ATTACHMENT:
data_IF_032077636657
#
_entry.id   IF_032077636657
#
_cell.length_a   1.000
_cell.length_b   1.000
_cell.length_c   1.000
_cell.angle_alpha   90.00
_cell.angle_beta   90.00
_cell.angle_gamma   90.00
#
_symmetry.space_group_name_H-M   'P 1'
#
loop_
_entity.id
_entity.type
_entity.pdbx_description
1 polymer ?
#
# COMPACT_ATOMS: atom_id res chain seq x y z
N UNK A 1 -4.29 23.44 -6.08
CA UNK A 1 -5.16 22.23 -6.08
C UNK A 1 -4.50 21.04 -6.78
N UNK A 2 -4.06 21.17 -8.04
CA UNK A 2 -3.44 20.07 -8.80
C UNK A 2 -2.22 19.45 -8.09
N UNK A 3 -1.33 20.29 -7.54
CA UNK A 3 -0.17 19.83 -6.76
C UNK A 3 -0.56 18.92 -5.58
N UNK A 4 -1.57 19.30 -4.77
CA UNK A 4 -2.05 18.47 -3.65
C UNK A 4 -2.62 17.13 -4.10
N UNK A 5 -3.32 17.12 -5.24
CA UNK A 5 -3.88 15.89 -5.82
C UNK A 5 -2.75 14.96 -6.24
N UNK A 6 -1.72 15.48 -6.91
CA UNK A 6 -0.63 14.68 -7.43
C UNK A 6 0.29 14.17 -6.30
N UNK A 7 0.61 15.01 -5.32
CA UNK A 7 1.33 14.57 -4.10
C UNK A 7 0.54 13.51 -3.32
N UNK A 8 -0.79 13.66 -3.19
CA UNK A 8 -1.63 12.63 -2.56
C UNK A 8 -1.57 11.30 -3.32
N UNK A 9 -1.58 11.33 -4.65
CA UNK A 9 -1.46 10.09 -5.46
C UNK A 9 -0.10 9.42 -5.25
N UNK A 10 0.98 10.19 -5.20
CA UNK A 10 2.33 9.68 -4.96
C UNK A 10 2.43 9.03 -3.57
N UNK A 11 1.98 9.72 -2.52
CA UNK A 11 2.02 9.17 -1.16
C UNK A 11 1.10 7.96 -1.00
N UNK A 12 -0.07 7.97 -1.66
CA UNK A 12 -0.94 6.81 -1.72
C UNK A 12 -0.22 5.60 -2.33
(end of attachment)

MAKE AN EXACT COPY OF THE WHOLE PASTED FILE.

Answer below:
data_IF_032077636657
#
_entry.id   IF_032077636657
#
_cell.length_a   1.000
_cell.length_b   1.000
_cell.length_c   1.000
_cell.angle_alpha   90.00
_cell.angle_beta   90.00
_cell.angle_gamma   90.00
#
_symmetry.space_group_name_H-M   'P 1'
#
loop_
_entity.id
_entity.type
_entity.pdbx_description
1 polymer ?
#
# COMPACT_ATOMS: atom_id res chain seq x y z
N UNK A 1 -4.29 23.44 -6.08
CA UNK A 1 -5.16 22.23 -6.08
C UNK A 1 -4.50 21.04 -6.78
N UNK A 2 -4.06 21.17 -8.04
CA UNK A 2 -3.44 20.07 -8.80
C UNK A 2 -2.22 19.45 -8.09
N UNK A 3 -1.33 20.29 -7.54
CA UNK A 3 -0.17 19.83 -6.76
C UNK A 3 -0.56 18.92 -5.58
N UNK A 4 -1.57 19.30 -4.77
CA UNK A 4 -2.05 18.47 -3.65
C UNK A 4 -2.62 17.13 -4.10
N UNK A 5 -3.32 17.12 -5.24
CA UNK A 5 -3.88 15.89 -5.82
C UNK A 5 -2.75 14.96 -6.24
N UNK A 6 -1.72 15.48 -6.91
CA UNK A 6 -0.63 14.68 -7.43
C UNK A 6 0.29 14.17 -6.30
N UNK A 7 0.61 15.01 -5.32
CA UNK A 7 1.33 14.57 -4.10
C UNK A 7 0.54 13.51 -3.32
N UNK A 8 -0.79 13.66 -3.19
CA UNK A 8 -1.63 12.63 -2.56
C UNK A 8 -1.57 11.30 -3.32
N UNK A 9 -1.58 11.33 -4.65
CA UNK A 9 -1.46 10.09 -5.46
C UNK A 9 -0.10 9.42 -5.25
N UNK A 10 0.98 10.19 -5.20
CA UNK A 10 2.33 9.68 -4.96
C UNK A 10 2.43 9.03 -3.57
N UNK A 11 1.98 9.72 -2.52
CA UNK A 11 2.02 9.17 -1.16
C UNK A 11 1.10 7.96 -1.00
N UNK A 12 -0.07 7.97 -1.66
CA UNK A 12 -0.94 6.81 -1.72
C UNK A 12 -0.22 5.60 -2.33